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Alexander Trocchi took life and himself seriously enough to wreck both, with literature understood as secondary, an accomplice to that wrecking. There is no story to tell, no message of hope or improvement. The pages drift past, monotonous and stark and radiant, a stalled narrative that bobs on the ripples while the narrator gazes indifferently at the Manhattan skyline.
Heroin has made him sovereign, impregnable. Incidents and memories sometimes disturb the impassive surface: a bleak night in London; scenes from childhood; years in Parisian bohemia; the seduction of a one-legged woman. All of them pass; the void reasserts itself. This kind of book, with its air of existentialist machismo and self-regard, is wide open to ridicule, and electrifying on the same account.
Trocchi took life and himself seriously enough to wreck both, with literature understood as secondary, an accomplice to that wrecking. To comment you must now be an Irish Times subscriber. Please subscribe to sign in to comment. Rob Doyle. No message of hope There is no story to tell, no message of hope or improvement. More from The Irish Times Books. TV, Radio, Web. Sponsored Discover grants and supports to help your business navigate the coronavirus crisis.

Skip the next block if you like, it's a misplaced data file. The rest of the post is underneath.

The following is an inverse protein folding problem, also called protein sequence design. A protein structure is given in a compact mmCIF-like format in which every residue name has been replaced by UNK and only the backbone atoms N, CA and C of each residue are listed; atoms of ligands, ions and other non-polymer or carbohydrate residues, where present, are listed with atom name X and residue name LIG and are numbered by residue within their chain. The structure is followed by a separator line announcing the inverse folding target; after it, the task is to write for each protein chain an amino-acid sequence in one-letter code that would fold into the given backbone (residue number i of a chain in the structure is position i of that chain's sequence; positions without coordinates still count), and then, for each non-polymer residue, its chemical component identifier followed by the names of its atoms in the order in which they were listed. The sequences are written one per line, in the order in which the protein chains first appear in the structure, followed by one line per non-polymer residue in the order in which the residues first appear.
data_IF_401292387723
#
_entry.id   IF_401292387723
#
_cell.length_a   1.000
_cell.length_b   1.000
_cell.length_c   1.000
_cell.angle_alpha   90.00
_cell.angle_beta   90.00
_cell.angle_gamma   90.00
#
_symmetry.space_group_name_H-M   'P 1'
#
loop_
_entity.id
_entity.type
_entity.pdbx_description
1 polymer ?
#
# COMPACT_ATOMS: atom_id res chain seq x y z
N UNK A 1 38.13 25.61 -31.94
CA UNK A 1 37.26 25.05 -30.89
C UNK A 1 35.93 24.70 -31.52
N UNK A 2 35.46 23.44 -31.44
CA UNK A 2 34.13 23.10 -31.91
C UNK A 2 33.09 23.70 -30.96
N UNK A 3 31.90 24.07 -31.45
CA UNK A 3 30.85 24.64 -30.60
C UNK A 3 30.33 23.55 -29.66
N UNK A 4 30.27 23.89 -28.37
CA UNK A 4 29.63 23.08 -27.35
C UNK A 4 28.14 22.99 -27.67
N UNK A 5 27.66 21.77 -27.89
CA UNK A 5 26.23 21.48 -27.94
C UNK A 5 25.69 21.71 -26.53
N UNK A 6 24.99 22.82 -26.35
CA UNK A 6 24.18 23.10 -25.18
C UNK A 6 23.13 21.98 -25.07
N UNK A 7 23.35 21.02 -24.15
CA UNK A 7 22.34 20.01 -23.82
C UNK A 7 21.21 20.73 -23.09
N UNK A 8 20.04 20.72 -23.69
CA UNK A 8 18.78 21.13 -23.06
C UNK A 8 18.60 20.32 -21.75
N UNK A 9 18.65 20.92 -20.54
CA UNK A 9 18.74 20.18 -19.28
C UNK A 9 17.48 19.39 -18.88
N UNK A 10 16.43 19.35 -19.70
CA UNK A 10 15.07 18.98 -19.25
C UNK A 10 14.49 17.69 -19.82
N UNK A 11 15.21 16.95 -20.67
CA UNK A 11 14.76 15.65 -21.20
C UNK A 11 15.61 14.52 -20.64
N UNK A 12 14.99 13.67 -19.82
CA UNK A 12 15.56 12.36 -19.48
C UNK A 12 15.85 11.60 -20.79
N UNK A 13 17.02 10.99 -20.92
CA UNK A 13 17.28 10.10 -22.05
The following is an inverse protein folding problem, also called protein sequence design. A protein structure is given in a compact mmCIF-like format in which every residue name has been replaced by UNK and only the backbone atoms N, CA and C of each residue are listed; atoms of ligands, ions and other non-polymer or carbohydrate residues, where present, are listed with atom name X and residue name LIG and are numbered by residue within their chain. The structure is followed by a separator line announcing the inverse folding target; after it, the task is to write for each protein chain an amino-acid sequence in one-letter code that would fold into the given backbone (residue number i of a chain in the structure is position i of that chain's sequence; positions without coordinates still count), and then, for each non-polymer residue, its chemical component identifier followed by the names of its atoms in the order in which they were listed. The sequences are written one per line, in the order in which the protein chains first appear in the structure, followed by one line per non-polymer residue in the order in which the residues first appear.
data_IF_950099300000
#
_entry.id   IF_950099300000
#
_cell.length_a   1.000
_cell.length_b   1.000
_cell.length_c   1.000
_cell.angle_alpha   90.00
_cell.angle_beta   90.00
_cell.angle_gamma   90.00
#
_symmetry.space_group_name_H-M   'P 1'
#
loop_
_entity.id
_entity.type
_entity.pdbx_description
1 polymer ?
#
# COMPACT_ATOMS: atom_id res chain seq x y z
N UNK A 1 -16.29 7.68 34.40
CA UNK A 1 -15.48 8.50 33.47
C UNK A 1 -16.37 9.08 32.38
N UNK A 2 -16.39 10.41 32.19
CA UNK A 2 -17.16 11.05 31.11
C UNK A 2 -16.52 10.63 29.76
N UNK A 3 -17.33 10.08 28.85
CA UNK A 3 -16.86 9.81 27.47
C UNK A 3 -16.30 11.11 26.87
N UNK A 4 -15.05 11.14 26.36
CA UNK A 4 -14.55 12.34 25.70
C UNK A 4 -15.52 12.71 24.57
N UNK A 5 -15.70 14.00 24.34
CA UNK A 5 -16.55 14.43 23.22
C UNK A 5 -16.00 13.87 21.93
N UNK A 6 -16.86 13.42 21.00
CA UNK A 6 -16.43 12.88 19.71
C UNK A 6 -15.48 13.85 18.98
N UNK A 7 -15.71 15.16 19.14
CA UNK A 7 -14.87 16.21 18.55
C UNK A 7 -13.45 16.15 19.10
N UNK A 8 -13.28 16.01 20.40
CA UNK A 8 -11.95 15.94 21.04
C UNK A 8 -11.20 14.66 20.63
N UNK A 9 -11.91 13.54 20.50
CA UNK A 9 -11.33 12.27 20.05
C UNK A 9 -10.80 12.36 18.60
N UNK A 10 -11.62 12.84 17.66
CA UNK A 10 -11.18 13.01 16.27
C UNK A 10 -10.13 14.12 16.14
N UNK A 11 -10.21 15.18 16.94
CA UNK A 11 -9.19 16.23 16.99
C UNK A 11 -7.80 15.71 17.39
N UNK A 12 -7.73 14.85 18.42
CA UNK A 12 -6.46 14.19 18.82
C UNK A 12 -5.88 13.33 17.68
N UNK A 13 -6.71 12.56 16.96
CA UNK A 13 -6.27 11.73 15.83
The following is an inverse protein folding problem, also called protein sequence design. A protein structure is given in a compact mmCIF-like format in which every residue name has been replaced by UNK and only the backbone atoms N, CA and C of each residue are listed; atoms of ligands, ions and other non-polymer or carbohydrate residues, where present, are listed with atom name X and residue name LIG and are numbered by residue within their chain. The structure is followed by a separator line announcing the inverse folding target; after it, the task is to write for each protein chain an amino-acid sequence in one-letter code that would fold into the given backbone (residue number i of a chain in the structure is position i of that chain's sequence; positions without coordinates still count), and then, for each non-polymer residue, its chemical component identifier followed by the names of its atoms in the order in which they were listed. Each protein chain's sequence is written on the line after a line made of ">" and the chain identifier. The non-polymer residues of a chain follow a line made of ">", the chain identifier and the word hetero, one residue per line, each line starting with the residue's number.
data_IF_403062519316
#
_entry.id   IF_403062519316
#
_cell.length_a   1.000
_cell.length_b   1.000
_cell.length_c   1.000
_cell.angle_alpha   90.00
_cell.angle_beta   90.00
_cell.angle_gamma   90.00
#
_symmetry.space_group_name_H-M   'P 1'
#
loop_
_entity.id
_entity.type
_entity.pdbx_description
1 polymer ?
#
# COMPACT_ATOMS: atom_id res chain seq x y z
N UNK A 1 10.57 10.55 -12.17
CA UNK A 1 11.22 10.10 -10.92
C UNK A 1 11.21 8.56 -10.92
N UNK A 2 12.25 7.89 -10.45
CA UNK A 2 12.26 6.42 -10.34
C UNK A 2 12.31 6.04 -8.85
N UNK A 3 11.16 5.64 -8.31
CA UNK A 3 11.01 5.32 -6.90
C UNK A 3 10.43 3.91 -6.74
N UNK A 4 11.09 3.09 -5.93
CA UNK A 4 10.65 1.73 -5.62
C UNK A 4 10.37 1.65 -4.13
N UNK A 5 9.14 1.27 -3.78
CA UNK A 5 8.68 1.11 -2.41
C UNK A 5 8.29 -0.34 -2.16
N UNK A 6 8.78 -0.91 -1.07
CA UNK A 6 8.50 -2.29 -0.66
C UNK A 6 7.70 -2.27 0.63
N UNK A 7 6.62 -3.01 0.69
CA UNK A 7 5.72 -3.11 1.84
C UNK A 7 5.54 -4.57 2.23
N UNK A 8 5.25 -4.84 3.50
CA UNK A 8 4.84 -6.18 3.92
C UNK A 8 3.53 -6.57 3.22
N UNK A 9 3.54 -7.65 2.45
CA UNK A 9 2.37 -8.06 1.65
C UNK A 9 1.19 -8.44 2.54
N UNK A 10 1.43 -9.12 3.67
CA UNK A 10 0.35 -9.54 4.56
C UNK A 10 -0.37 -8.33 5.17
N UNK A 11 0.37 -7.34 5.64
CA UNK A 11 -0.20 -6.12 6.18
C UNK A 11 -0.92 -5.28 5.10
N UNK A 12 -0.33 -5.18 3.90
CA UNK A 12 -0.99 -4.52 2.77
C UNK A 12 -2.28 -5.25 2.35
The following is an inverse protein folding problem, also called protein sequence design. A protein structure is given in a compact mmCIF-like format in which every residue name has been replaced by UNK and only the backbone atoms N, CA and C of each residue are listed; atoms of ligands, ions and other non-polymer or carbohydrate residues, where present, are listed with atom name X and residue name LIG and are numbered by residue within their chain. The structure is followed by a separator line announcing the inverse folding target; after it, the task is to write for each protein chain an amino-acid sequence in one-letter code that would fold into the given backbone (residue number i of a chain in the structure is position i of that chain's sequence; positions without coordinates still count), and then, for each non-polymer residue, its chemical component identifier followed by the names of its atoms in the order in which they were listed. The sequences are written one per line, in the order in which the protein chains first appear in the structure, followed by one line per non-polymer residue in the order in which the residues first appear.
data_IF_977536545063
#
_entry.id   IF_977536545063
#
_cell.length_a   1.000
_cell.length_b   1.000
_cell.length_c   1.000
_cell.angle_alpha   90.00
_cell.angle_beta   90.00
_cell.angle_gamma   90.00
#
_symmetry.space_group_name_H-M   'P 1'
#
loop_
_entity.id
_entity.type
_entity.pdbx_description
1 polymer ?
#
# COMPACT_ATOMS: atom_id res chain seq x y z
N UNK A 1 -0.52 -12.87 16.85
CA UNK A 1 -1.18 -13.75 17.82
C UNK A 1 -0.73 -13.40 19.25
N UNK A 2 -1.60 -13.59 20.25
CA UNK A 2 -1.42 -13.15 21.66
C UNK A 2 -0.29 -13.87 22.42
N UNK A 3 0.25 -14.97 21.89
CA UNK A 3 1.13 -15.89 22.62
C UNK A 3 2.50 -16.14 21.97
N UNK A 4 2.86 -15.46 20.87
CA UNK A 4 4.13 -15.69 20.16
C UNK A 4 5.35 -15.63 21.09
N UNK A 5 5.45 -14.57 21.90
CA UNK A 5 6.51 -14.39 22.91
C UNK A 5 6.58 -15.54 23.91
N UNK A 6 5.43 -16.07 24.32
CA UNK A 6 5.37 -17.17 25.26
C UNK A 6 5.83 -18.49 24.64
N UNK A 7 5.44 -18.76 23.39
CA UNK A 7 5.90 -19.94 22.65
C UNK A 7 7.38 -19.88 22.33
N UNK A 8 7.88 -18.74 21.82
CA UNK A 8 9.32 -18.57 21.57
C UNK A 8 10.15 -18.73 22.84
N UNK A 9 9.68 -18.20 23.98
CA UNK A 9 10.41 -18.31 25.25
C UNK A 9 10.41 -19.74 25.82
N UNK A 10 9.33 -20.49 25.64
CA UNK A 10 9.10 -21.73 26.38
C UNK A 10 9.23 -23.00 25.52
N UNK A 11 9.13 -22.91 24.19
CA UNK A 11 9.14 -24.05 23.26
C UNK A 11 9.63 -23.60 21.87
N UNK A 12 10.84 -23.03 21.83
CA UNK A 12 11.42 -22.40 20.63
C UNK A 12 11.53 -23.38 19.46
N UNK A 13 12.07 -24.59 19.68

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Cains Book by Alexander Trocchi
It is now just after five in the afternoon. Today at this time it is still afternoon, and the sun, striking the cinderblocks of the main building of the works has turned them pink. The motor cranes and the decks of the other scows tied up round about are deserted. So begins Cain's Book, Alexander Trocchi 's incredible novel of existential dread. Young Adam, its predecessor, is better known, but the latter is the "Scottish Beat's" classic.
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Cain’s Book: A commentary on the silence that followed
Cain's Book is a novel by Scottish beat writer Alexander Trocchi. It is also an account of what it means to be a junky and an outsider from society. On occasion it can descend into ranting about the hypocrisy and stupidity of drug prohibition and the general inequities of the world. It describes with an eye for detail the rituals of heroin, the cooking up and the search for a suitable vein. It gets more and more fragmented as it draws to a close with Trocchi realizing that he is incapable of a maintaining a conventional narrative. In being consumed with his addiction, Trocchi strives to document his alienation and his desire to use his creativity against the existentialist fear of being washed away by history with no sign of his life remaining.